For example, a new feature may be desirable to users but not if it requires large images or JavaScript libraries that greatly increase load time.

Similarly, from a UX design perspective, a drop-down menu that is beautifully animated but difficult to use is no better than an intuitive one without the frills.

Framework #2: The UX Honeycomb

The UX Honeycomb is a tool that breaks down the factors that contribute to a positive user experience into seven main factors.

  • Useful
  • Desirable
  • Accessible
  • Credible
  • Findable
  • Useable
  • Valuable

Honeycomb model of user experience

The UX Honeycomb is a bit more technical than the pyramidal hierarchy of user needs above, and as such, may be better suited for the start of a new project or a redesign, rather than for upgrading or maintaining an existing website or mobile app.

Usable, desirable, credible, and findable are similar to points already covered in the pyramid discussion above (though findable may relate more to navigability than to availability here).

Let’s focus on the three new topics in this graphic.

Useful Hexagon: Prompts us to consider users’ motivations. Why would a user want to interact with your website or app to begin with? And, given that goal, does the site truly allow them to achieve it?

For example, most “brochure” type websites are intended to give potential customers information about a business and the products or services it offers. If that’s the goal of the site, but the information is not present or is difficult to find or understand, it’s not useful.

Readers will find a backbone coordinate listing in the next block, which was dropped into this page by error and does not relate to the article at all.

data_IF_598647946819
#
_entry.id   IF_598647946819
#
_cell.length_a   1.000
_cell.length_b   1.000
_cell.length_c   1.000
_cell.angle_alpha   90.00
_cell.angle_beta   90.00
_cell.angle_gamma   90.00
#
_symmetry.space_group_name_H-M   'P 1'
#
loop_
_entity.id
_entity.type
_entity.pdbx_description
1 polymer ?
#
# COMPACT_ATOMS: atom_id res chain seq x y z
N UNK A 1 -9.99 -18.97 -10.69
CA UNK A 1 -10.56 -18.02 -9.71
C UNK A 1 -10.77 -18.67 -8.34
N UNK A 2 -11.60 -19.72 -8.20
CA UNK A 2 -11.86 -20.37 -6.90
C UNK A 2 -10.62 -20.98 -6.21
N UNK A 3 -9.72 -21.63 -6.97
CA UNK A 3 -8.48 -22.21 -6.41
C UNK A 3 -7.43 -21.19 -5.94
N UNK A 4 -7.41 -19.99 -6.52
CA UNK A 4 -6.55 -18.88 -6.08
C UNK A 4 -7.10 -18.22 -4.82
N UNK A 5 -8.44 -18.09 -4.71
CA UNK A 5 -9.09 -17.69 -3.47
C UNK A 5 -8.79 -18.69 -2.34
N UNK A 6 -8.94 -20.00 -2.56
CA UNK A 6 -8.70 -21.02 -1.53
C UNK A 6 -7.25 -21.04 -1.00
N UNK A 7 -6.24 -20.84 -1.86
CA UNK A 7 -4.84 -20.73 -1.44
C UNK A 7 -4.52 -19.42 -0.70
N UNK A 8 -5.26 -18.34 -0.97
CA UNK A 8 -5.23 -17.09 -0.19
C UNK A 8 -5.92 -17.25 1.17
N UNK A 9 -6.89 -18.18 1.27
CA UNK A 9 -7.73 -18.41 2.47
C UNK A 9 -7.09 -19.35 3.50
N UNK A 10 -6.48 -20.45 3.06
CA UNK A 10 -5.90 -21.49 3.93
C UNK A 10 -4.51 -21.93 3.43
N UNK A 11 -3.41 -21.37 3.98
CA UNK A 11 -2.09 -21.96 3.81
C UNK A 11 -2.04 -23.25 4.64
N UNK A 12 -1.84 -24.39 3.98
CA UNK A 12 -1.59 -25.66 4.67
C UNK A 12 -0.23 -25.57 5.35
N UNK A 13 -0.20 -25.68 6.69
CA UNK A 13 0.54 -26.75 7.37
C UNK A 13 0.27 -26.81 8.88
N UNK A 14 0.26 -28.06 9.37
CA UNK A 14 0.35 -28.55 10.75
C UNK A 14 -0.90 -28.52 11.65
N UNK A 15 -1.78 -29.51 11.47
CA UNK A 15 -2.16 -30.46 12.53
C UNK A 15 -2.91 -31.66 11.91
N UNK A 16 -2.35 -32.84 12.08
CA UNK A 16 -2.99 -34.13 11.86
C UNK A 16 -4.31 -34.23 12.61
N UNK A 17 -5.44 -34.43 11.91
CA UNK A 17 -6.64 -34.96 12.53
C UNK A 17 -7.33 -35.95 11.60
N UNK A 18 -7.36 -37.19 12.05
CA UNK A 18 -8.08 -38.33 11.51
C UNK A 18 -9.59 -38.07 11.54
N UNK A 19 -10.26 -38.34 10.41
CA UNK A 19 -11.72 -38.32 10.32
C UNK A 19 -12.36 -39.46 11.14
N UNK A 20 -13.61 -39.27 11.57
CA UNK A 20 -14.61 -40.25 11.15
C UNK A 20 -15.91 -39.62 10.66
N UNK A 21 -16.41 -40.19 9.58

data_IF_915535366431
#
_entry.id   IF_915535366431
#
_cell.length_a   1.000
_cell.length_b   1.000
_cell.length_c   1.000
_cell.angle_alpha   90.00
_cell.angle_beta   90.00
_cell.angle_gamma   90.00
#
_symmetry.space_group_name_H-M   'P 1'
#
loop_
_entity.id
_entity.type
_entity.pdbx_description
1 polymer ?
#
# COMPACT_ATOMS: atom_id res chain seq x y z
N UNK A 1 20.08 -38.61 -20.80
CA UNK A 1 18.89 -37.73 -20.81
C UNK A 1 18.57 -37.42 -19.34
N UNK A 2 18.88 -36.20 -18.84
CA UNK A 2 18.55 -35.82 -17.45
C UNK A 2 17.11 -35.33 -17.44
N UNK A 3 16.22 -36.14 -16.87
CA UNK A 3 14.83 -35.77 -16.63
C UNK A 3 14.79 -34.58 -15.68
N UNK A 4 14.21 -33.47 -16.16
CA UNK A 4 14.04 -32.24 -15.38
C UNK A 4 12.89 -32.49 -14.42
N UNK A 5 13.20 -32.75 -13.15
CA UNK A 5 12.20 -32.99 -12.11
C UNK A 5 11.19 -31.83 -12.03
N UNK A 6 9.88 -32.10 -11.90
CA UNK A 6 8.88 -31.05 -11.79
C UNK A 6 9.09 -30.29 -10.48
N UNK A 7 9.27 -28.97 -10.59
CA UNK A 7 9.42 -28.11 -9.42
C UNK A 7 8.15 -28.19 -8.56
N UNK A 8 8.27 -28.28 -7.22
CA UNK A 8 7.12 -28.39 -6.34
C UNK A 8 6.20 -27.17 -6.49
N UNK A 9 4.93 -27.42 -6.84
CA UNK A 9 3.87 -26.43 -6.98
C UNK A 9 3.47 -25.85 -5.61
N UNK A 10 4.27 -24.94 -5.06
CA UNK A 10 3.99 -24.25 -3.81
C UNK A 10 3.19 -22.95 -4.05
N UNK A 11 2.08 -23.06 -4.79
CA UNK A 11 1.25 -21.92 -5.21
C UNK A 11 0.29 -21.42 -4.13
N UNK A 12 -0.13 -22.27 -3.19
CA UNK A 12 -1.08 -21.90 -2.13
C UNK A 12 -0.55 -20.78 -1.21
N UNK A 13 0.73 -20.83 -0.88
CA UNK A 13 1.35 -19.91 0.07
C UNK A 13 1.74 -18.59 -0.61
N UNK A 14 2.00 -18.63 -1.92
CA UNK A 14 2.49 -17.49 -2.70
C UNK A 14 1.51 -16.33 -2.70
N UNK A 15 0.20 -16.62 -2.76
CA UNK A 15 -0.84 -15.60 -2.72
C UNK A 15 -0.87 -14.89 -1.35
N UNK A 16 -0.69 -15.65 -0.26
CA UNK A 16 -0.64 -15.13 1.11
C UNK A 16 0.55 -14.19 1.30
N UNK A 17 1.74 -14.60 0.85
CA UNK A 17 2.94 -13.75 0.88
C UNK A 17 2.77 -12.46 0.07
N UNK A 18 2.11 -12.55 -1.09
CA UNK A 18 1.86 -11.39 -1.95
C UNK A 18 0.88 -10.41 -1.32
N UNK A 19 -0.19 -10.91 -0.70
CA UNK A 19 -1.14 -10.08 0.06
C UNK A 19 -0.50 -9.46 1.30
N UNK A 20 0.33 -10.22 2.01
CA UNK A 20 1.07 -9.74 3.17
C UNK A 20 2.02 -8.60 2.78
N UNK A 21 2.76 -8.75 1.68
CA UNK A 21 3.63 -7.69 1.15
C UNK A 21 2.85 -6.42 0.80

Accessible Hexagon: Refers to designing for accessibility, meaning that the design elements should accommodate individuals that may have disabilities.

For example, someone who is colorblind may not be able to see which field in a web form is generating an error if the only indicator is a red border around the entry. Accessibility is very complex field and is worth investigating to allow greater audience access to what you’re building.

Valuable Hexagon: When all six of the outer factors in the UX Honeycomb are properly addressed, you create something that is truly valuable for your target audience. This ensures that they will keep coming back.

Framework #3: The Elements of User Experience